Schomburgk, Robert Hermann (DNB00)
|←Schomberg, Raphael|| Dictionary of National Biography, 1885-1900, Volume 50
Schomburgk, Robert Hermann
|Schonau, Anian de→|
SCHOMBURGK, Sir ROBERT HERMANN (1804–1865), traveller, whose name is permanently associated with the boundary of British Guiana, was son of the Rev. John Frederick Lewis Schomburgk, a protestant minister in Thuringia, by the daughter of J. Krippendorf, counsellor of the princes of Reuss-Gera. He was born at Freiburg in Silesia on 5 June 1804, and educated in Germany. His taste for natural history led him in 1830 to the West Indies, and in 1831 he surveyed, at his own cost, the littoral of Anegada, one of the Virgin islands. His results were printed in the ‘Journal of the Royal Geographical Society,’ 1831, ii. 152–70, and attracted some notice. During 1831–5, under the direction of the Royal Geographical Society, he explored the rivers Essequibo (the sources of which he was the first to reach), Corentyn, and Berbice, and investigated in detail the capabilities of the colony of British Guiana. In the course of these researches he discovered and sent to England the magnificent lily Victoria Regia, now well established in Europe. By his journey across the interior from the Essequibo to Esmeralda on the Orinoco he was enabled to connect his observations with those of his countryman, Humboldt, and to determine astronomically a series of fixed points extending across the watershed of the great rivers of equatorial America (Journal Royal Geogr. Society, 1865, pp. cxxi–ii). For these services the Royal Geographical Society conferred on him in 1840 one of its gold medals. On his return to Europe he represented to the British government the necessity of settling the actual boundary of British Guiana, and on 10 Dec. 1840 he was appointed a commissioner for surveying and marking out the boundaries of the colony. He began in 1841 by marking the line on the north-west. During 1841–3 he extended his survey southward, making Pirara his headquarters, and finishing by a journey thence overland to the head waters of the Corentyn, down which river he descended to Demerara (Journal Roy. Geogr. Soc. 1845, xv. 1–104). His delimitation proposals, known as ‘the Schomburgk line,’ subsequently became famous during the prolonged boundary dispute between British Guiana and the neighbouring country of Venezuela (see Times, 5 Oct. 1895, pp. 5 et seq., 1 Jan. 1896, pp. 10 et seq.; Whitaker's Almanack, 1896, p. 584, with map). On Schomburgk's arrival in England he was knighted by patent on 26 Dec. 1844.
Schomburgk was gazetted British consul in St. Domingo on 25 May 1848, and plenipotentiary to conclude a treaty of amity and commerce between Great Britain and that republic on 23 Feb. 1849. He was appointed British consul at Bangkok, Siam, on 1 May 1857, and there continued his geographical surveys. Besides other excursions, including in 1859–60 an important journey from Bangkok to Chiengmai, the capital of the tributary kingdom of Laos, he repaired to the isthmus of Kra, with a view to ascertaining by observation the value of the recommendation to cut a ship canal across it, whereby the detour by the straits of Malacca might be spared ships trading between Siam and British India. His health declining, he retired from the public service with a pension in December 1864. From the university of Königsberg he received the degree of doctor of philosophy, and from the university of Jena that of doctor of medicine. He accepted decorations from the governments of Prussia, Saxony, and France. He died at Berlin on 11 March 1865.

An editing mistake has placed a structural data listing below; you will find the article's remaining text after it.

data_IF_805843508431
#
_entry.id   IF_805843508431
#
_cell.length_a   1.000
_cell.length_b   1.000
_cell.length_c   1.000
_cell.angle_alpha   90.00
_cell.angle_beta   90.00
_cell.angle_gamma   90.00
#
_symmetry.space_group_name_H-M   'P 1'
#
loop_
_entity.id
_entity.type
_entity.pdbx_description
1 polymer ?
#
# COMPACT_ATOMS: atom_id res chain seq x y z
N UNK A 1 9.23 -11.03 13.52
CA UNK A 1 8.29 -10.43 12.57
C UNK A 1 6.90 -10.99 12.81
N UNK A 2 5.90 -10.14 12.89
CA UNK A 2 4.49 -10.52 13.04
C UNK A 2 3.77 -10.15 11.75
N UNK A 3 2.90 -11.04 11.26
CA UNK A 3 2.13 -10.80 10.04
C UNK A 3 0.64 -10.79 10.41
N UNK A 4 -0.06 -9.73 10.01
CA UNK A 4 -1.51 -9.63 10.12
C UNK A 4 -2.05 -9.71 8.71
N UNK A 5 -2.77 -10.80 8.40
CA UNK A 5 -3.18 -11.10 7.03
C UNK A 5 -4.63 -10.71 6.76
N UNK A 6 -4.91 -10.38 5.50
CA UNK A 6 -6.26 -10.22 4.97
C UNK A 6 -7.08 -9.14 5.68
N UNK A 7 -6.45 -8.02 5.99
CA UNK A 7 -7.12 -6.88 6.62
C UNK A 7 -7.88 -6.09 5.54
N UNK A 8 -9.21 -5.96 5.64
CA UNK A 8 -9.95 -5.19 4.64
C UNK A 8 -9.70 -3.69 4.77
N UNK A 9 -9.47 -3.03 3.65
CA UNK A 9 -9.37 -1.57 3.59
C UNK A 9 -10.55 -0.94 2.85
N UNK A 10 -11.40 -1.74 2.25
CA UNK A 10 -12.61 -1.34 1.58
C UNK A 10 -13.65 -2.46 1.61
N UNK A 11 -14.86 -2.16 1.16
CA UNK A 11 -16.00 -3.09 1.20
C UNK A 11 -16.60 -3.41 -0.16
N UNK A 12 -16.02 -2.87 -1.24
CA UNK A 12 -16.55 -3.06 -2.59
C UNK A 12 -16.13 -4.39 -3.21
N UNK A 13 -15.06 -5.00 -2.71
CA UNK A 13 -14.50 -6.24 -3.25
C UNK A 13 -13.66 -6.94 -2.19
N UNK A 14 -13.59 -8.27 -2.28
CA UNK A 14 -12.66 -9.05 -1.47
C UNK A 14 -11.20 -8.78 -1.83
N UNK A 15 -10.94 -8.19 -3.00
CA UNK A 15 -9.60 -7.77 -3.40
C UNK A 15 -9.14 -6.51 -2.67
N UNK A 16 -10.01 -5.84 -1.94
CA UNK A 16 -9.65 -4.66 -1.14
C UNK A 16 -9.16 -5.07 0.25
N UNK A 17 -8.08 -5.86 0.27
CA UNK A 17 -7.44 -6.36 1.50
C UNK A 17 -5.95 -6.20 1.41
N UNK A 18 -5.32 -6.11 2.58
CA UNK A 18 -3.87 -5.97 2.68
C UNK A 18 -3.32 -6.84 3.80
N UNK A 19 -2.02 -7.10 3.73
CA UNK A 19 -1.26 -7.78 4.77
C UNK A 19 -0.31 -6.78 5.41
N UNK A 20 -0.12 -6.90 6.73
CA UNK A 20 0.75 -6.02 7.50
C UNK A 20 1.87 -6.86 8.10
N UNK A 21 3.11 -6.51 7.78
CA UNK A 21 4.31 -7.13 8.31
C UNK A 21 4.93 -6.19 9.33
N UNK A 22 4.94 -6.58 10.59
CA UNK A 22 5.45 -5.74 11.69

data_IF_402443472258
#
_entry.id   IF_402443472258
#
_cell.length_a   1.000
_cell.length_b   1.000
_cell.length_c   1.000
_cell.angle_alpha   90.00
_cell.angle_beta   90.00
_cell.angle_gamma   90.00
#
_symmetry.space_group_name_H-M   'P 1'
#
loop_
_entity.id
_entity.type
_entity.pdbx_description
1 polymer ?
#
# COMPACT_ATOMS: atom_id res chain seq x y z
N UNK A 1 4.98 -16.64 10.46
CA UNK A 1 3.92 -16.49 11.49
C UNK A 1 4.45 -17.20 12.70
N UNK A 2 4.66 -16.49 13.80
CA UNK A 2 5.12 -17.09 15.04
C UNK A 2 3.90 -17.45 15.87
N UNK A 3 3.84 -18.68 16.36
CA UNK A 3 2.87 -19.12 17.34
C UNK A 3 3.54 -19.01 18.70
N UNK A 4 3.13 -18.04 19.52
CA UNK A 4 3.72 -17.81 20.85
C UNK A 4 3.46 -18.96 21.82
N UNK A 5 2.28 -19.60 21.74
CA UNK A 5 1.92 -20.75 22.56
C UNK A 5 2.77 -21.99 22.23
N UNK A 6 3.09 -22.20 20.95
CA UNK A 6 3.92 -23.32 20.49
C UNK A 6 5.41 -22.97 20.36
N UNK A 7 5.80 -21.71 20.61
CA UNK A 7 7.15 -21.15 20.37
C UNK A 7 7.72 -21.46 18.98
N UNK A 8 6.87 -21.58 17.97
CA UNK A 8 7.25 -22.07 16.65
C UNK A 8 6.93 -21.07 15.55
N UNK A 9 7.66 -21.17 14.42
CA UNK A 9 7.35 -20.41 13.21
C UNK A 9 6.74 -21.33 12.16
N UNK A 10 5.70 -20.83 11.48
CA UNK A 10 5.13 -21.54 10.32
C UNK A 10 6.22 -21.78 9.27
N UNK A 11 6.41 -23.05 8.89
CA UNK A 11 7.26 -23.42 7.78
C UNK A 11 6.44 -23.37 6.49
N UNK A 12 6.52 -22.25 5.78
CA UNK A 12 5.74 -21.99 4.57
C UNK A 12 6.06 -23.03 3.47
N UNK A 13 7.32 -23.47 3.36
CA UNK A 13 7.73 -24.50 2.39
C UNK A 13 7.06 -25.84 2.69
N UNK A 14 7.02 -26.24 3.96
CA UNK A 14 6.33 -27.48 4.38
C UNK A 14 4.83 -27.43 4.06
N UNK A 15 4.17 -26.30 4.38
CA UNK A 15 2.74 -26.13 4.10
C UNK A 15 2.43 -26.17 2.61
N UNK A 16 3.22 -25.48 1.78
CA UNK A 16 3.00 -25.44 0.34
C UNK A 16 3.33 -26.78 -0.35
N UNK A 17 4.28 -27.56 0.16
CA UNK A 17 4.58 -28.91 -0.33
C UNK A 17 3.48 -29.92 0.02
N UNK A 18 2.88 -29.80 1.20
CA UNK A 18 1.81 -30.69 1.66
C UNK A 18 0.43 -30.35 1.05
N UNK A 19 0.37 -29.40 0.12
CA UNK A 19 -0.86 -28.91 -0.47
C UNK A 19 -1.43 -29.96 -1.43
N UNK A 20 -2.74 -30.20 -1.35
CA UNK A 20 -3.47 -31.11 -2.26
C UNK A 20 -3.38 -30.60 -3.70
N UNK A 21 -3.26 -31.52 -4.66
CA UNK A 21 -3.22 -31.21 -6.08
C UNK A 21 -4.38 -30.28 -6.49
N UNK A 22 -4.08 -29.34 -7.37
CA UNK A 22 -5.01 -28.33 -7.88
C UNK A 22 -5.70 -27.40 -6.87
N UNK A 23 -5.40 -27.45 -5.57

Schomburgk also wrote: 1. ‘A Description of British Guiana: exhibiting its Resources and Capabilities,’ 1840. 2. ‘The Natural History of the Fishes of Guiana’ 1843 (with portrait of the author) (Jardine, Naturalists' Library, vols. xxx. xxxi.). 3. ‘The History of Barbados; comprising a Description of the Island, a Sketch of the Historical Events, and an Account of its Geology and Natural Productions,’ 1848; this is an excellent work. Complete reports of his surveys of British Guiana for the British government, together with a letter containing some biographical details, were printed in Parliamentary Paper, Venezuela, No. 5 (1896), c. 8195.
For the Hakluyt Society he edited in 1848 ‘The Discovery of the Empire of Guiana by Sir W. Raleigh,’ and in 1849 he translated from the German of Henry William Adalbert, prince of Prussia, ‘Travels in the South of Europe and in Brazil.’
His brother, Richard Schomburgk (1811–1890), botanist, was born at Freiburg in Saxony in 1811, and educated at Berlin and Potsdam, paying special attention to botany, and receiving an appointment in the royal Prussian gardens at Sans-Souci, near Potsdam. In 1840 he accompanied Robert Schomburgk as botanist to the British Guiana boundary survey. He returned to Germany in 1842. In 1847 he published, in German, his account of the boundary expedition, dwelling chiefly on the botanic aspect, entitled ‘Reisen in Britisch-Guiana.’ Becoming involved in political troubles in Germany, he fled to South Australia after 1848 with another brother, Otto, and embarked in the cultivation of the vine, meeting with considerable success. In 1866 he became director of the botanic gardens at Adelaide. He died at Adelaide on 24 March 1890. He was a member of many scientific societies, and received several foreign decorations.[Alerta! Dominicanos (a defence of Sir R. H. Schomburgk, consul at St. Domingo), Santiago, 1852; Foreign Office List, January 1865, p. 144; Journal Royal Geographical Soc. 1865, pp. cxxi–ii; Allgemeine Deutsche Biographie, 1891, xxxii. 240–3; information supplied by Mr. C. A. Harris of the Colonial Office.]